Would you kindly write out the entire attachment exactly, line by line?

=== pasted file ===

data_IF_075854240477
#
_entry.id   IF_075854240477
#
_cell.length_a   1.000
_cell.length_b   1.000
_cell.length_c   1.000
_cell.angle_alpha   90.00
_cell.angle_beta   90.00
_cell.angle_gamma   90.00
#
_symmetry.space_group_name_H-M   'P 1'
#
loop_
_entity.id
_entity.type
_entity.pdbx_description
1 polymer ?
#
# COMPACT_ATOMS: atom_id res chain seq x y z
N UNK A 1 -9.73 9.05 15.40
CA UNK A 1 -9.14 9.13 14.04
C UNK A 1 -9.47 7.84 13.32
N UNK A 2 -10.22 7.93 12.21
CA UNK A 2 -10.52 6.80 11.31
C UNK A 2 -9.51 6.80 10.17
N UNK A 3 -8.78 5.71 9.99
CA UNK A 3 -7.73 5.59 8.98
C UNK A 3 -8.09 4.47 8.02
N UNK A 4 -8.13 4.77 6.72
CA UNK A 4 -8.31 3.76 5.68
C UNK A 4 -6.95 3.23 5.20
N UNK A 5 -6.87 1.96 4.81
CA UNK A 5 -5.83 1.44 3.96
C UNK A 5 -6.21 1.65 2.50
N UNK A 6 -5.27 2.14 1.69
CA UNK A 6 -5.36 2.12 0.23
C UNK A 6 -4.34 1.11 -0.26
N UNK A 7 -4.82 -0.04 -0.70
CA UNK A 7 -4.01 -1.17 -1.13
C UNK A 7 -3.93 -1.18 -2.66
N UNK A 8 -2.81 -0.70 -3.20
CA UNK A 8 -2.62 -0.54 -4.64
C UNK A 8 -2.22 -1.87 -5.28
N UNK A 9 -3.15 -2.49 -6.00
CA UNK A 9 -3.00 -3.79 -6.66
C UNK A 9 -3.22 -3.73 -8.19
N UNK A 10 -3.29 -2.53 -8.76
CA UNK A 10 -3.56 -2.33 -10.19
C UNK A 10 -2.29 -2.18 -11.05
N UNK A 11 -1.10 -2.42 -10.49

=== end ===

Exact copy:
data_IF_075854240477
#
_entry.id   IF_075854240477
#
_cell.length_a   1.000
_cell.length_b   1.000
_cell.length_c   1.000
_cell.angle_alpha   90.00
_cell.angle_beta   90.00
_cell.angle_gamma   90.00
#
_symmetry.space_group_name_H-M   'P 1'
#
loop_
_entity.id
_entity.type
_entity.pdbx_description
1 polymer ?
#
# COMPACT_ATOMS: atom_id res chain seq x y z
N UNK A 1 -9.73 9.05 15.40
CA UNK A 1 -9.14 9.13 14.04
C UNK A 1 -9.47 7.84 13.32
N UNK A 2 -10.22 7.93 12.21
CA UNK A 2 -10.52 6.80 11.31
C UNK A 2 -9.51 6.80 10.17
N UNK A 3 -8.78 5.71 9.99
CA UNK A 3 -7.73 5.59 8.98
C UNK A 3 -8.09 4.47 8.02
N UNK A 4 -8.13 4.77 6.72
CA UNK A 4 -8.31 3.76 5.68
C UNK A 4 -6.95 3.23 5.20
N UNK A 5 -6.87 1.96 4.81
CA UNK A 5 -5.83 1.44 3.96
C UNK A 5 -6.21 1.65 2.50
N UNK A 6 -5.27 2.14 1.69
CA UNK A 6 -5.36 2.12 0.23
C UNK A 6 -4.34 1.11 -0.26
N UNK A 7 -4.82 -0.04 -0.70
CA UNK A 7 -4.01 -1.17 -1.13
C UNK A 7 -3.93 -1.18 -2.66
N UNK A 8 -2.81 -0.70 -3.20
CA UNK A 8 -2.62 -0.54 -4.64
C UNK A 8 -2.22 -1.87 -5.28
N UNK A 9 -3.15 -2.49 -6.00
CA UNK A 9 -3.00 -3.79 -6.66
C UNK A 9 -3.22 -3.73 -8.19
N UNK A 10 -3.29 -2.53 -8.76
CA UNK A 10 -3.56 -2.33 -10.19
C UNK A 10 -2.29 -2.18 -11.05
N UNK A 11 -1.10 -2.42 -10.49